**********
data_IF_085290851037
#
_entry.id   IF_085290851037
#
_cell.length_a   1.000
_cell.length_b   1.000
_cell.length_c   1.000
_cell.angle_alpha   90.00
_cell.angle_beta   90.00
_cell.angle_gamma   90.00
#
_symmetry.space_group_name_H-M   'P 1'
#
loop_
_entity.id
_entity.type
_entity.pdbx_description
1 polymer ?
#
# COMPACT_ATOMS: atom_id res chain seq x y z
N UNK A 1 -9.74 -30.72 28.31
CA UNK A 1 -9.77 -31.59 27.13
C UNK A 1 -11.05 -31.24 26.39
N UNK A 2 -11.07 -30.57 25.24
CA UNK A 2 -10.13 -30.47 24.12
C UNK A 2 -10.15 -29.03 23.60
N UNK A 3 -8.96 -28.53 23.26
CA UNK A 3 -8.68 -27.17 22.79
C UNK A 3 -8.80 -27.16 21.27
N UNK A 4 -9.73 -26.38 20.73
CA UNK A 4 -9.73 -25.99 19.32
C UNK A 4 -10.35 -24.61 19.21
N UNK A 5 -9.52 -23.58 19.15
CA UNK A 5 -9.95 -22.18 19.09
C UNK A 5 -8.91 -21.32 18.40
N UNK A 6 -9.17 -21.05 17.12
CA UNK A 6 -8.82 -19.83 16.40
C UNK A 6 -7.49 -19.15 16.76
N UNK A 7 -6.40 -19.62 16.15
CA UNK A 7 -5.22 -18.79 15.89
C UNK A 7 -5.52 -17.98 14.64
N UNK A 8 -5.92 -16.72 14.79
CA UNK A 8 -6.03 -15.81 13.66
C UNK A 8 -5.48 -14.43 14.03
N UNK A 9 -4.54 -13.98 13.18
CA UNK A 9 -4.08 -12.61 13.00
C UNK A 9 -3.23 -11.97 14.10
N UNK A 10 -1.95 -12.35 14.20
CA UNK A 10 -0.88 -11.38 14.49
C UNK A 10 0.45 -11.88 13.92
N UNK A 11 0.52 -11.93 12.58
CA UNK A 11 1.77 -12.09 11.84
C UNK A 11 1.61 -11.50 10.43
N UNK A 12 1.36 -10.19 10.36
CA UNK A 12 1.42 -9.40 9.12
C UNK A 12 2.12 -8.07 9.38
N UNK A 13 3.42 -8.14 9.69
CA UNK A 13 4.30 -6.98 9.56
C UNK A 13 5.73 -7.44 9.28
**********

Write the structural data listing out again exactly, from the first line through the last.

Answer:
data_IF_085290851037
#
_entry.id   IF_085290851037
#
_cell.length_a   1.000
_cell.length_b   1.000
_cell.length_c   1.000
_cell.angle_alpha   90.00
_cell.angle_beta   90.00
_cell.angle_gamma   90.00
#
_symmetry.space_group_name_H-M   'P 1'
#
loop_
_entity.id
_entity.type
_entity.pdbx_description
1 polymer ?
#
# COMPACT_ATOMS: atom_id res chain seq x y z
N UNK A 1 -9.74 -30.72 28.31
CA UNK A 1 -9.77 -31.59 27.13
C UNK A 1 -11.05 -31.24 26.39
N UNK A 2 -11.07 -30.57 25.24
CA UNK A 2 -10.13 -30.47 24.12
C UNK A 2 -10.15 -29.03 23.60
N UNK A 3 -8.96 -28.53 23.26
CA UNK A 3 -8.68 -27.17 22.79
C UNK A 3 -8.80 -27.16 21.27
N UNK A 4 -9.73 -26.38 20.73
CA UNK A 4 -9.73 -25.99 19.32
C UNK A 4 -10.35 -24.61 19.21
N UNK A 5 -9.52 -23.58 19.15
CA UNK A 5 -9.95 -22.18 19.09
C UNK A 5 -8.91 -21.32 18.40
N UNK A 6 -9.17 -21.05 17.12
CA UNK A 6 -8.82 -19.83 16.40
C UNK A 6 -7.49 -19.15 16.76
N UNK A 7 -6.40 -19.62 16.15
CA UNK A 7 -5.22 -18.79 15.89
C UNK A 7 -5.52 -17.98 14.64
N UNK A 8 -5.92 -16.72 14.79
CA UNK A 8 -6.03 -15.81 13.66
C UNK A 8 -5.48 -14.43 14.03
N UNK A 9 -4.54 -13.98 13.18
CA UNK A 9 -4.08 -12.61 13.00
C UNK A 9 -3.23 -11.97 14.10
N UNK A 10 -1.95 -12.35 14.20
CA UNK A 10 -0.88 -11.38 14.49
C UNK A 10 0.45 -11.88 13.92
N UNK A 11 0.52 -11.93 12.58
CA UNK A 11 1.77 -12.09 11.84
C UNK A 11 1.61 -11.50 10.43
N UNK A 12 1.36 -10.19 10.36
CA UNK A 12 1.42 -9.40 9.12
C UNK A 12 2.12 -8.07 9.38
N UNK A 13 3.42 -8.14 9.69
CA UNK A 13 4.30 -6.98 9.56
C UNK A 13 5.73 -7.44 9.28